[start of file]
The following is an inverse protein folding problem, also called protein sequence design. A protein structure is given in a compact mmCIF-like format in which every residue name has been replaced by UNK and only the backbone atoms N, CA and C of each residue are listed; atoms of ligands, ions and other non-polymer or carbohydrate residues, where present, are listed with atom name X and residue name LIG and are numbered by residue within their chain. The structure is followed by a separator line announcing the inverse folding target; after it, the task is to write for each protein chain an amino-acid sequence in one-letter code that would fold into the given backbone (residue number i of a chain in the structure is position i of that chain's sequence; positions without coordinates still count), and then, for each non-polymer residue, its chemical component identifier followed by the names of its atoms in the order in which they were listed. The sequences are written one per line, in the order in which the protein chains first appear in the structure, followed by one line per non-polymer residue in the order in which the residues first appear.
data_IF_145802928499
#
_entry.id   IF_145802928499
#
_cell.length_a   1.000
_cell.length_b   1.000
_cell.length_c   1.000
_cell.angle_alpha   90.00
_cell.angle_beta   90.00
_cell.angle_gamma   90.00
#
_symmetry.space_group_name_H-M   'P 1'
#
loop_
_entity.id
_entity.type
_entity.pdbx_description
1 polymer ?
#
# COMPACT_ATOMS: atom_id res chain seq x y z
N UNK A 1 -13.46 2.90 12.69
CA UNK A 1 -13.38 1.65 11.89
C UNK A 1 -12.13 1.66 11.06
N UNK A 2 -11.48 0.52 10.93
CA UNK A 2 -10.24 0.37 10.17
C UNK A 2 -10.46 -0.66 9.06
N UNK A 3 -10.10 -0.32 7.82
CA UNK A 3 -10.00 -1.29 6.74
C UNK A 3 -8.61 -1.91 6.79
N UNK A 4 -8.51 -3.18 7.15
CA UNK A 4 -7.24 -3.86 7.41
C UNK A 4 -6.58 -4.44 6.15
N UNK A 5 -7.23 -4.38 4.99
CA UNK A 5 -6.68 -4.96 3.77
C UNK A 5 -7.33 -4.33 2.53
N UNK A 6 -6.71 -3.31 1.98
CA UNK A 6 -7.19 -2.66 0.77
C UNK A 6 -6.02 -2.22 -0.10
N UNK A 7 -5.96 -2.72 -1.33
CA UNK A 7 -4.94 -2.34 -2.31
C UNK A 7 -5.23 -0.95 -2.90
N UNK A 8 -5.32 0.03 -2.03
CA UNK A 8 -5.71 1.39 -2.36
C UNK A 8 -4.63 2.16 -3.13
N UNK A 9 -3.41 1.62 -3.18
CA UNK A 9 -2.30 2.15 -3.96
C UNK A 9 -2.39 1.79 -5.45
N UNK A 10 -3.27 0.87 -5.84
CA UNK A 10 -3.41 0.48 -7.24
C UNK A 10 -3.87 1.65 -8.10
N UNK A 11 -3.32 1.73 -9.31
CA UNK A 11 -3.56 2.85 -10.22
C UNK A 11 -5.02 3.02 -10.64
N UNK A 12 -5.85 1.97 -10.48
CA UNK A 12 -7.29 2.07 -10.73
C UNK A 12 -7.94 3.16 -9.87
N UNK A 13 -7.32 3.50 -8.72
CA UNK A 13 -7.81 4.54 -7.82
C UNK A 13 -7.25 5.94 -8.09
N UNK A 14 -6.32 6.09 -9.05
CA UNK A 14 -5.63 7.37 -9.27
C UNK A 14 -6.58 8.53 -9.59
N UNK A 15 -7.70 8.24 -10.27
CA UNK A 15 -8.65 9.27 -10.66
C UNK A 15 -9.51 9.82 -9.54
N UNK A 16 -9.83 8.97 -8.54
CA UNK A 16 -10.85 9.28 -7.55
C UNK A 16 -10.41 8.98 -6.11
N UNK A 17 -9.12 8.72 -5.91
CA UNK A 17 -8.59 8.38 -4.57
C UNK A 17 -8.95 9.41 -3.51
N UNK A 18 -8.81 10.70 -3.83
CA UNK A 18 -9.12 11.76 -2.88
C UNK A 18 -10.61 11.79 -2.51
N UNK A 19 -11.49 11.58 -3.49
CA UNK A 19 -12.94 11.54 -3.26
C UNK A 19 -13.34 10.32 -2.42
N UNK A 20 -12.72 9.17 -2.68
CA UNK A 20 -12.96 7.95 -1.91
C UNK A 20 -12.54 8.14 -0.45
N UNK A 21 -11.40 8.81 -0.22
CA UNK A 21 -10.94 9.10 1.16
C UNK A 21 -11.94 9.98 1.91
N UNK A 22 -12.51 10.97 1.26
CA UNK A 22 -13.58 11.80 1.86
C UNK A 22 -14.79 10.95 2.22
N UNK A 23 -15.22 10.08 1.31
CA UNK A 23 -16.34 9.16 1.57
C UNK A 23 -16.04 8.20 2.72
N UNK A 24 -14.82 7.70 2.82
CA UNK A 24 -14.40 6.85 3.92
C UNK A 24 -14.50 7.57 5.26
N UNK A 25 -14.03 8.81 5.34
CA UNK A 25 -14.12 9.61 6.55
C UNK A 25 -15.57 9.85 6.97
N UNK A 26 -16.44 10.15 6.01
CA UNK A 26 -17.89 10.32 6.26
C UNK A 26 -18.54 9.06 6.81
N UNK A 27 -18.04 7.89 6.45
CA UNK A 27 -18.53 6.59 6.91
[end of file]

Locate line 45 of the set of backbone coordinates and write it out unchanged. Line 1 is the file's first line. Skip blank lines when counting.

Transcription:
C UNK A 8 -4.63 2.16 -3.13